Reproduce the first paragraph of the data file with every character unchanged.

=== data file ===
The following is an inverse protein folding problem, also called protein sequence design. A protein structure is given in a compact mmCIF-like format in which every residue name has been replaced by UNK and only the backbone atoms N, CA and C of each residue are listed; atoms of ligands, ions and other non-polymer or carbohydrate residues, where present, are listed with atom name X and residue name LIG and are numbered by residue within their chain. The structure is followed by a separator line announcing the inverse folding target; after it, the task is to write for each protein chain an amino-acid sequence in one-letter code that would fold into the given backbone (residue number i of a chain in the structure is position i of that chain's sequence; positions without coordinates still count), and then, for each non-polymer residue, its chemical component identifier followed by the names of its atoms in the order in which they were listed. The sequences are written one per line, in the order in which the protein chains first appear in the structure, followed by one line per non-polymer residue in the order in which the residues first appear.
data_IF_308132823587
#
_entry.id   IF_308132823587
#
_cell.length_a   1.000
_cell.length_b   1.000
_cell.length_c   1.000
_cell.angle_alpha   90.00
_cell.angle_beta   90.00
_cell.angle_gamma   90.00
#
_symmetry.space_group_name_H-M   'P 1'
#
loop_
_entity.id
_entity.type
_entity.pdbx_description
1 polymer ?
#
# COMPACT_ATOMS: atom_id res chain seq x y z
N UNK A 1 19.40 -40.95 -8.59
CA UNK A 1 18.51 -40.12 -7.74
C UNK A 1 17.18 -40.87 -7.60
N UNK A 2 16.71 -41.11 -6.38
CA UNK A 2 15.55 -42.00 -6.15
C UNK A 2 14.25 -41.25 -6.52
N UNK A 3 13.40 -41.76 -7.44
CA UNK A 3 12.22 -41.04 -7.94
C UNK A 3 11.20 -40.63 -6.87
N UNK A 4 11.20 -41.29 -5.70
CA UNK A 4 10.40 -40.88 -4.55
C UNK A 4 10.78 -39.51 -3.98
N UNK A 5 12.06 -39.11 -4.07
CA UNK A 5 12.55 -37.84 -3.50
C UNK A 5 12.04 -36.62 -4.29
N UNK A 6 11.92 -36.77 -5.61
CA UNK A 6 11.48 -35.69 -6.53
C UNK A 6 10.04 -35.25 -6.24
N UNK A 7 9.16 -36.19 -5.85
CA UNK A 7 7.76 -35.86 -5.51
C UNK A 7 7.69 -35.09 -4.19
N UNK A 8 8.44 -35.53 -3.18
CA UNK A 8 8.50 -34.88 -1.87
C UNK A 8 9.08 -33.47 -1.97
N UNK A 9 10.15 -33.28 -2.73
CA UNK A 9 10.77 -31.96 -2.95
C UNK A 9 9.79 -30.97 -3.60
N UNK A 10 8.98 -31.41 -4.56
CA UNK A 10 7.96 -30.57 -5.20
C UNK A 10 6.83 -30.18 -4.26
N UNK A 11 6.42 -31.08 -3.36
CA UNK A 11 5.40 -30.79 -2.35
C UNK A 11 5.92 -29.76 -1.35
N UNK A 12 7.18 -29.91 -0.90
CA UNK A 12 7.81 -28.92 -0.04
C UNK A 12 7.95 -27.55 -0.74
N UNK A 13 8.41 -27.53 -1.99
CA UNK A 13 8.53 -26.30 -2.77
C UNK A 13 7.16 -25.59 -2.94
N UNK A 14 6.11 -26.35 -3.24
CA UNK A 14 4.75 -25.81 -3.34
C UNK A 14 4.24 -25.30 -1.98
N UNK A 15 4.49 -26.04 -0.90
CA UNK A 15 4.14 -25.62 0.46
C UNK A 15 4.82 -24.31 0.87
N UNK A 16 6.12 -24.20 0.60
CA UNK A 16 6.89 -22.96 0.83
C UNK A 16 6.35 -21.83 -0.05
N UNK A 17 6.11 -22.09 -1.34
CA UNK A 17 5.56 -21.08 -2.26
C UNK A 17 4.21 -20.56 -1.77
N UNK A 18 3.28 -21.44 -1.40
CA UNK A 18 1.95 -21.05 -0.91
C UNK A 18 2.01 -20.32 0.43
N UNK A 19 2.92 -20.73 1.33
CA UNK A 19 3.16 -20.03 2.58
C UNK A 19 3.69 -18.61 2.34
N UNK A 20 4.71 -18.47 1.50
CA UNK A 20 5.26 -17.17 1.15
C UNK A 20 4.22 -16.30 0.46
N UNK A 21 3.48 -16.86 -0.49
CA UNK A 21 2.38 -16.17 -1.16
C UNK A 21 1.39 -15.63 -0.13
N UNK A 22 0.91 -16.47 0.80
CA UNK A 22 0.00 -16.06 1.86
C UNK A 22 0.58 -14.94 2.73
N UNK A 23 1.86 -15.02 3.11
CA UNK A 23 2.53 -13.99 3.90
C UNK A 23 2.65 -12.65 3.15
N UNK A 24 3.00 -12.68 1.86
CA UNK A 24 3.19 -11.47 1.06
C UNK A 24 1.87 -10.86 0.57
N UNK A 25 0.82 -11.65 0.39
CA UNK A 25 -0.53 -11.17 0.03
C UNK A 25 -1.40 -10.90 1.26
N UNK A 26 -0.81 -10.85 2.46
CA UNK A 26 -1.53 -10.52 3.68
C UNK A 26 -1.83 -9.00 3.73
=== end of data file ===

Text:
The following is an inverse protein folding problem, also called protein sequence design. A protein structure is given in a compact mmCIF-like format in which every residue name has been replaced by UNK and only the backbone atoms N, CA and C of each residue are listed; atoms of ligands, ions and other non-polymer or carbohydrate residues, where present, are listed with atom name X and residue name LIG and are numbered by residue within their chain. The structure is followed by a separator line announcing the inverse folding target; after it, the task is to write for each protein chain an amino-acid sequence in one-letter code that would fold into the given backbone (residue number i of a chain in the structure is position i of that chain's sequence; positions without coordinates still count), and then, for each non-polymer residue, its chemical component identifier followed by the names of its atoms in the order in which they were listed. The sequences are written one per line, in the order in which the protein chains first appear in the structure, followed by one line per non-polymer residue in the order in which the residues first appear.